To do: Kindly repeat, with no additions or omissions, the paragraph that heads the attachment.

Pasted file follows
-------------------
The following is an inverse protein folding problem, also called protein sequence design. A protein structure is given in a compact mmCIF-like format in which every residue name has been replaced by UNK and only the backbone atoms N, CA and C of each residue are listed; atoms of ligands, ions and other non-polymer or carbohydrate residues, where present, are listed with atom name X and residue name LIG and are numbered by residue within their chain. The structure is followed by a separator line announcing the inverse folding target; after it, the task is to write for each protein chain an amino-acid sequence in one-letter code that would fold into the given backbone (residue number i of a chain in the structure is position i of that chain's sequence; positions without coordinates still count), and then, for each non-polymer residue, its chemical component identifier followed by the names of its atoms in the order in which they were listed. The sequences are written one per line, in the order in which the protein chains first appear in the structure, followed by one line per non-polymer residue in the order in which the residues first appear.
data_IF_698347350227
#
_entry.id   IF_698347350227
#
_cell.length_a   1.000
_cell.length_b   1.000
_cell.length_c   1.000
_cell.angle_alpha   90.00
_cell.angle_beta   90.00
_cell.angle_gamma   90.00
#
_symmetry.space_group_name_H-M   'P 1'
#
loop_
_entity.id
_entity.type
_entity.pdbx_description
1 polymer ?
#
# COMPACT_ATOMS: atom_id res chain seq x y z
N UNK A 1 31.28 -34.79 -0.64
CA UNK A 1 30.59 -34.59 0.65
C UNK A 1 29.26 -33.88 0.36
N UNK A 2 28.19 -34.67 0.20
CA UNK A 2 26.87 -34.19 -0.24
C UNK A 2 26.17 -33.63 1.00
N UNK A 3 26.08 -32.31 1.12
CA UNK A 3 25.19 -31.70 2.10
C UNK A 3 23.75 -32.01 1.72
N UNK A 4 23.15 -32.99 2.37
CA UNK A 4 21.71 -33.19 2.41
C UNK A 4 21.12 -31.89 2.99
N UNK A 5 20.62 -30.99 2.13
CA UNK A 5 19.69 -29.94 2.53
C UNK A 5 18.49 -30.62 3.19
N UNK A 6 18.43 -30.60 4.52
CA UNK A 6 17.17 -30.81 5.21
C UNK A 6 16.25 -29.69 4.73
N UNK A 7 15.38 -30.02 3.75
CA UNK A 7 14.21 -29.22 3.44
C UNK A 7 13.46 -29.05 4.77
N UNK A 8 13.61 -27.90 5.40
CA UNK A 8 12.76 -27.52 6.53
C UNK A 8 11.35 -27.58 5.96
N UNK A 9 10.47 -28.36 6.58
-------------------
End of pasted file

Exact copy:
The following is an inverse protein folding problem, also called protein sequence design. A protein structure is given in a compact mmCIF-like format in which every residue name has been replaced by UNK and only the backbone atoms N, CA and C of each residue are listed; atoms of ligands, ions and other non-polymer or carbohydrate residues, where present, are listed with atom name X and residue name LIG and are numbered by residue within their chain. The structure is followed by a separator line announcing the inverse folding target; after it, the task is to write for each protein chain an amino-acid sequence in one-letter code that would fold into the given backbone (residue number i of a chain in the structure is position i of that chain's sequence; positions without coordinates still count), and then, for each non-polymer residue, its chemical component identifier followed by the names of its atoms in the order in which they were listed. The sequences are written one per line, in the order in which the protein chains first appear in the structure, followed by one line per non-polymer residue in the order in which the residues first appear.